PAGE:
Full frame and crop are both references to the cameras sensor. Different cameras have different sensor sizes. A full frame simply refers to a cameras sensor that is the same size as 35mm film used to be. Depending on full frame or crop sensors, lenses will act as different focal length because of the sensor size difference. If you have a 50mm lens, the glass is 50mm from the sensor and that is effectively what your “zoom” is. But on a crop sensor camera, say a Canon T5i, the crop factor is 1.6. So if you have a 50mm lens on a 1.6 crop sensor your effective focal length would be 50×1.6 giving you a “zoom” of 80mm. I wanted to explain all of this so that if you do have a crop sensor, you will know how to compensate for focal lengths.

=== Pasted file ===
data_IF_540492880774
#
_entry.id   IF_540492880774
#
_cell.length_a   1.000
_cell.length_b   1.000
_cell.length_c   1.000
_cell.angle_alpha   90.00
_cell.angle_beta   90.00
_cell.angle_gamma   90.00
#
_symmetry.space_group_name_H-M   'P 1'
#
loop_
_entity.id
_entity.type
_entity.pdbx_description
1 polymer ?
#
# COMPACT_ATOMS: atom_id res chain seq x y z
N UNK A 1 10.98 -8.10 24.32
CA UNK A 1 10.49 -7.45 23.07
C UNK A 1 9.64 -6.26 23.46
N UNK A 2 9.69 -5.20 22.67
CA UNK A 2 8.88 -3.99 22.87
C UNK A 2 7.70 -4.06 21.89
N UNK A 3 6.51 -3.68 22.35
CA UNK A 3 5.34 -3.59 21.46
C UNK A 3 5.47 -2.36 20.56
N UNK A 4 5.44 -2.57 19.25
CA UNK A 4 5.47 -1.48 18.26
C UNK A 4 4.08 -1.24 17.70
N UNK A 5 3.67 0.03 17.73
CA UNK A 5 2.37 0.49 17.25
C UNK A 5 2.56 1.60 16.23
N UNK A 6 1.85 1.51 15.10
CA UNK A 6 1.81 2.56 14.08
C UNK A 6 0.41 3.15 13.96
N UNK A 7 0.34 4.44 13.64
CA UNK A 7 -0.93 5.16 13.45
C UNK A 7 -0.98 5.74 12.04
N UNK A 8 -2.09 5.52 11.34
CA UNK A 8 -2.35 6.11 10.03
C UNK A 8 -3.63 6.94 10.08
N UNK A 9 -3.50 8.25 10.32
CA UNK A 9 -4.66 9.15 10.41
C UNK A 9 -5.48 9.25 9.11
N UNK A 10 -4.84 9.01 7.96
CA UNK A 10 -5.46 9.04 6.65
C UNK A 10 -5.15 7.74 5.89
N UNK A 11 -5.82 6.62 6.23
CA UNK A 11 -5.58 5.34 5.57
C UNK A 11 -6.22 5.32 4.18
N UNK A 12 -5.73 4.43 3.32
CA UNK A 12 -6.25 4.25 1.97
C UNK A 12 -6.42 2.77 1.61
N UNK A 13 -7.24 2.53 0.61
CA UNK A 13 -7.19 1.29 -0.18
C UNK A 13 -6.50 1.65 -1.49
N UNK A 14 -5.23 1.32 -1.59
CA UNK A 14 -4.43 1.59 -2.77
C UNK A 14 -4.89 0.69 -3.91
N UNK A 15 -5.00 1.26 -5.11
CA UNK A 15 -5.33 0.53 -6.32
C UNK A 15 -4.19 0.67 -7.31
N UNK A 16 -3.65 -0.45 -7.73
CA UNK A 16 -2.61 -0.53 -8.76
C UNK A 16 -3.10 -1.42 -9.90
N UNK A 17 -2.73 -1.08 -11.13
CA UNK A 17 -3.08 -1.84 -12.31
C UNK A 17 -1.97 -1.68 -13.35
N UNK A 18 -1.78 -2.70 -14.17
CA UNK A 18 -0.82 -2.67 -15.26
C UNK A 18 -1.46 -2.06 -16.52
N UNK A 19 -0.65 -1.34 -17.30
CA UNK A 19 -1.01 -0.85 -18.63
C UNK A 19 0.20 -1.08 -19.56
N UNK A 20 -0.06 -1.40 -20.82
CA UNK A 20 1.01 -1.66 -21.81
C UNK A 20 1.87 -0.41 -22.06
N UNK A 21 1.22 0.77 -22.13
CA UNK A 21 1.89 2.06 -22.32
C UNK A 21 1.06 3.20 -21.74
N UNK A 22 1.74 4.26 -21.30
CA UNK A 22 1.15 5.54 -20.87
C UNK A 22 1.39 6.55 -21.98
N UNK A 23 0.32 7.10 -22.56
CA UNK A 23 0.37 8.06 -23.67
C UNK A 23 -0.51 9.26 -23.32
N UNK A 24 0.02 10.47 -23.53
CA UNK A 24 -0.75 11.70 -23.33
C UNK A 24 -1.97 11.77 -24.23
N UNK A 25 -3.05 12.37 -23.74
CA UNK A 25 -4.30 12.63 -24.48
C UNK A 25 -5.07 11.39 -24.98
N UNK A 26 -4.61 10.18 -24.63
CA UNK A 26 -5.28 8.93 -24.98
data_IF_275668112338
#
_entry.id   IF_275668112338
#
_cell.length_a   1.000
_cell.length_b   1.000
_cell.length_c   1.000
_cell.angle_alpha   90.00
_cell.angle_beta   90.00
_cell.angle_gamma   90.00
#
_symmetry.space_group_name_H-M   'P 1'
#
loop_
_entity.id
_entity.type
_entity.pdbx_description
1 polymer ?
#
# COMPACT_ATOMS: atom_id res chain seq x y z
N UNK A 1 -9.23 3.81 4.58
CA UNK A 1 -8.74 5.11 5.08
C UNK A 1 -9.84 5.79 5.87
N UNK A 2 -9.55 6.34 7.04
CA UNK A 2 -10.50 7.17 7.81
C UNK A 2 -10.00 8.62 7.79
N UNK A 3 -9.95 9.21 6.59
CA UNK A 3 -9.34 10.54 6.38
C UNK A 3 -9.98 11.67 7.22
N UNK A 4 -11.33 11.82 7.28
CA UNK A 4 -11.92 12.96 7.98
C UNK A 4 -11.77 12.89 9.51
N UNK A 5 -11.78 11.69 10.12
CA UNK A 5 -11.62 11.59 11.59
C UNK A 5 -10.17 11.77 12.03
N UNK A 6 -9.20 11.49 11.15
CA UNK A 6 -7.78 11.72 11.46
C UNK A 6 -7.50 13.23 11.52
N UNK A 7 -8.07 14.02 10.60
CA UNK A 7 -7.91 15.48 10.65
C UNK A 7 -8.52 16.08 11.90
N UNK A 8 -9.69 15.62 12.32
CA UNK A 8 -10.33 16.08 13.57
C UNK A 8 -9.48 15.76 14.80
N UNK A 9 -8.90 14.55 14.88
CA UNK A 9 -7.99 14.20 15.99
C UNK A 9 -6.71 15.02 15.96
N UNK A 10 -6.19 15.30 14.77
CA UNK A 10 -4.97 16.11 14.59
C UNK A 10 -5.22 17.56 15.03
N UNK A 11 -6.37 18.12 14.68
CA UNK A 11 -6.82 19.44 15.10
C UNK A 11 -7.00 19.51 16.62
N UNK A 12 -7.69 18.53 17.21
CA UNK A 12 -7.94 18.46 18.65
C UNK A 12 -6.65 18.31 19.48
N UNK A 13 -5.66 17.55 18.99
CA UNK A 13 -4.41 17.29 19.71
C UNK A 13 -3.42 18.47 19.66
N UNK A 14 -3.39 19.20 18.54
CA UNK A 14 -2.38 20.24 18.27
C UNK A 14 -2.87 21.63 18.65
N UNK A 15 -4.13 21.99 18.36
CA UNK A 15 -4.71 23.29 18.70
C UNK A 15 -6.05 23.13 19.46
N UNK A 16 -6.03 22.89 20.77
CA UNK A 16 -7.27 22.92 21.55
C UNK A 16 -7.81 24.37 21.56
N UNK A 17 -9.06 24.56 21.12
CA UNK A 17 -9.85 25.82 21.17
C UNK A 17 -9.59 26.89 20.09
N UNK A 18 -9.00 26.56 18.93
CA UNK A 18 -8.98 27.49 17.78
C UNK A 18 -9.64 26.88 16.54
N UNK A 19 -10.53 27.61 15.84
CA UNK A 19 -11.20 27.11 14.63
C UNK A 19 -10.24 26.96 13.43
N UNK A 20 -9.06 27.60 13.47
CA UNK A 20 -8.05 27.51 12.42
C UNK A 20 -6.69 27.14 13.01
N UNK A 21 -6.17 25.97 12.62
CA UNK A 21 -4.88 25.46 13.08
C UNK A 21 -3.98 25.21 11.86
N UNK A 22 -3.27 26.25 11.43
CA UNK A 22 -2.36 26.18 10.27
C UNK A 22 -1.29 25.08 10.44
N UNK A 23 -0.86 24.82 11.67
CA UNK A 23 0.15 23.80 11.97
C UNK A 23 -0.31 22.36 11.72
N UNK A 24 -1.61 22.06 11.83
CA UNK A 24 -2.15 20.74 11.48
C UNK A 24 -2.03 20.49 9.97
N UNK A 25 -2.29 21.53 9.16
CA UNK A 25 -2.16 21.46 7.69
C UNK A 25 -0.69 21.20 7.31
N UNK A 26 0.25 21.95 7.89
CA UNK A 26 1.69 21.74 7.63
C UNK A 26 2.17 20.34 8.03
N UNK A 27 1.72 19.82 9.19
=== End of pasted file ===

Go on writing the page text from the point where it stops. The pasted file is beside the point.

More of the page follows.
A 35mm prime lens is a great overall lens. I once worked with a wedding photographer who only used a 35mm the whole entire wedding. Although this is uncommon, it is totally doable. Technically a 35mm lens is considered a wide angle lens, although it sits at the very edge of that definition. A great advantage to having a 35mm prime is the fact that it will most likely have a pretty large aperture. So you still have the ability to get some nice depth of field, while simultaneously getting a relatively wide shot.
These lenses are great for getting close to the action and still getting a lot of the scene in the frame. You can also get really creative, such as holding a brides vail and shooting down it to draw attention right to her eyes. A 35mm lens is also a perfect travel and street photography lens. If I got to choose one lens to travel the world with, a 35mm would be my number one pick. If you are looking into buying a great 35mm, I would recommend the new Sigma 35mm f/1.4 Art Lens. Its a phenomenal lens and costs less than the name brand ones.